He's kinda right. <img alt="" class="inlineimg" src="http://www.mothering.com/discussions/images/smilies/wink1.gif" style="border:0px solid;" title="wink1"><br><br>
I don't know why I am this way but I have never been artistically inclined. I like words and I am a social worker by trade, so I am very practical-minded.<br><br>
HOWEVER!<br><br>
I feel like I have missed out on something by not enjoying/appreciating art and the creative process, so I have tried to make sure my kids have lots of artistic outlets. We regularly put on music and dance. I have lots and lots of art supplies (paint, glue, markers, crayons, colored pencils, different types of paper and fabric, needle and thread, knitting needles, yarn, funky scissors, modeling clay, etc.) available for them. I sent my oldest dd to drama camp.<br><br>
My two girls are pretty artsy. My bio daughter seems to have inherited my dh's love of drawing. My older daughter, recently adopted, learned to be very crafty at her orphanage and constantly amazes me with the things she makes (clothes for her dolls, cups and bowls and utensils out of paper pulp, jewelry, etc.).<br><br>
My son, also adopted, has zero interest in art. He's still young (somewhere between 3.5 and 5), but his interest in art starts and ends with about 20 seconds of scribbling. He's the all-boy type who prefers to spend his time crashing toy cars into things.<br><br>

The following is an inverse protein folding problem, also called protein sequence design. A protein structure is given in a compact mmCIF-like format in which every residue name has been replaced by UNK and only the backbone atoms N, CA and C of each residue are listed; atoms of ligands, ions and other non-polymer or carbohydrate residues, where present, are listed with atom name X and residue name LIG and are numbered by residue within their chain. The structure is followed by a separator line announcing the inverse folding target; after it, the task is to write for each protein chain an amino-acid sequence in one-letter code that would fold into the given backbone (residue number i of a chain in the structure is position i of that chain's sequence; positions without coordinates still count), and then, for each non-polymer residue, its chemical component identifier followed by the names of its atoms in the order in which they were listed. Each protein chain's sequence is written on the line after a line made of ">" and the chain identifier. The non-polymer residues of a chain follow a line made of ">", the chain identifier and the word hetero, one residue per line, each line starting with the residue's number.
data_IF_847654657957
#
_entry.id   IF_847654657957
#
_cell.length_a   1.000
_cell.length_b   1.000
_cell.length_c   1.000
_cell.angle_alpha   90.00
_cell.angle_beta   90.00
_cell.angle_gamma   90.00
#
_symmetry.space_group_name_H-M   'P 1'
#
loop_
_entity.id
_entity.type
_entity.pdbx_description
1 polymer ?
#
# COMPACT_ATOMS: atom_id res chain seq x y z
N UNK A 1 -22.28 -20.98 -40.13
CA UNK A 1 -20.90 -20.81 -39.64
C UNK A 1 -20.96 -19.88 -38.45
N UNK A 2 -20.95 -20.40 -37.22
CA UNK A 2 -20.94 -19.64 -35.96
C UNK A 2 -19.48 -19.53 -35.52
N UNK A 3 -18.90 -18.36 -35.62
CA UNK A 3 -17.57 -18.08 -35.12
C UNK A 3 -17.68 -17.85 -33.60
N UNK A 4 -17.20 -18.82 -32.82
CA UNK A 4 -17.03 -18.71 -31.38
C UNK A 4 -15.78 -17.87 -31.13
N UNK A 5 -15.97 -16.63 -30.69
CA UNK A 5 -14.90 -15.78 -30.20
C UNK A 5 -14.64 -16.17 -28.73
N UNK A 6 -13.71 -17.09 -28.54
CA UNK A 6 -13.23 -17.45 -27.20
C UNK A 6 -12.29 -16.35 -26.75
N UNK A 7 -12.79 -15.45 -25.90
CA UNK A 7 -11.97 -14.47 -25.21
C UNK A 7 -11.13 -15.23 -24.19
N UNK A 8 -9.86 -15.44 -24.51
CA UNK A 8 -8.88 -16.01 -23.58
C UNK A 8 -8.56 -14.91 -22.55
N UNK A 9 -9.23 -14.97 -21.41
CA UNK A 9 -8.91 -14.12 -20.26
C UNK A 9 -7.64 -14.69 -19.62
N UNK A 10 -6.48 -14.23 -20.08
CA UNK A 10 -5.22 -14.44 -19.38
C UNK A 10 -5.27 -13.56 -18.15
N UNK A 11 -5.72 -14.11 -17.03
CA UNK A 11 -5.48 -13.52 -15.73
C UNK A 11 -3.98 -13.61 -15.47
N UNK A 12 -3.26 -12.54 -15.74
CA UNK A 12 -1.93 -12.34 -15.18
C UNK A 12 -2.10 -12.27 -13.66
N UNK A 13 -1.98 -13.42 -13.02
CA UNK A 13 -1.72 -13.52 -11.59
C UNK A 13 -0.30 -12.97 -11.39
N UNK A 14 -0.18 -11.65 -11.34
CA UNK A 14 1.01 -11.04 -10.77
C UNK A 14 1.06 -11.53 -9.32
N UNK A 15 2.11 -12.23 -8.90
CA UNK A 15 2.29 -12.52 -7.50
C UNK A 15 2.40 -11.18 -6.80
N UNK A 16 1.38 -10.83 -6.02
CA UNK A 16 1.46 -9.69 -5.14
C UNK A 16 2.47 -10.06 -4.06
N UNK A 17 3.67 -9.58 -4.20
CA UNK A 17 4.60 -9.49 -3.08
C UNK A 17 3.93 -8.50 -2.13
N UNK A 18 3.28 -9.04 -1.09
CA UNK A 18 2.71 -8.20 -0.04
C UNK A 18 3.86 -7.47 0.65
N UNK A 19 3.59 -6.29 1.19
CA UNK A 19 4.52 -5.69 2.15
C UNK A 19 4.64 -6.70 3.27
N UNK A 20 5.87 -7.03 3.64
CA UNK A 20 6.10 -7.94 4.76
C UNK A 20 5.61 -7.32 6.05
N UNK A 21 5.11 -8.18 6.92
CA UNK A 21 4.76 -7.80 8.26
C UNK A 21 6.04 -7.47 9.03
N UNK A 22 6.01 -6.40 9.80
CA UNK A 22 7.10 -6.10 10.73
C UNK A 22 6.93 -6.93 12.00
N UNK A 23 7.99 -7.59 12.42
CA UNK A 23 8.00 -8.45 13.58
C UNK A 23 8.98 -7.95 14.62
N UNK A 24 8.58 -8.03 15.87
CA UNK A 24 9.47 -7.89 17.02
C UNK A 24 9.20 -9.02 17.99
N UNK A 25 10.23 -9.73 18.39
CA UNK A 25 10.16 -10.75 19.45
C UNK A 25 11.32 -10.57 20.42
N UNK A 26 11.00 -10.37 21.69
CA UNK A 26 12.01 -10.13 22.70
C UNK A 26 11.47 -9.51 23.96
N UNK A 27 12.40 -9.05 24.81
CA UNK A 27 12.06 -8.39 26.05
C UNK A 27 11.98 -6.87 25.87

I recently decided that I want my kids to have some handicraft/handwork skills, and I decided to be an example by taking up one myself. I am learning to crochet. My greatest fear in this regard is that I will end up with a lot of decorative knick-knacks and very little that is actually useful! <img alt="" class="inlineimg" src="http://www.mothering.com/discussions/images/smilies/redface.gif" style="border:0px solid;" title="Embarrassment"><br><br>
So, I don't really conciously incorporate art into our day, but I do have it available for the kids and I am going to try to deliberately introduce some handicrafts.<br><br>
Namaste!
 

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Dear Karen,<br><br>
We incorporate the arts into everything - from Math to history to science, etc. While we have followed a progression in hands-on arts, it really hasn't been the traditional idea of art instruction. We simply learn to use different media in different years. So one year we do crayons, the next pencils, the next pastels, then charcoal, etc. (with a similar progression in painting)<br><br>
While we're more child-led than a school, I would say that while they have the option of creating what they want with whatever supplies are in the house, there's a limit on the minimum - something my eldest "explored" when he decided for a while that he "couldn't" draw. During that time I didn't require him to draw very much, but I did draw with him and help bring him back to drawing through diagramming his science experiemnts. He liked painting and modeling, so we did more of those and less drawing.<br><br>
I think that given exposure to multiple outlets such as drama, music, writing, crafts, and visual arts, most children will find some form of creativity that appeals to them.<br><br>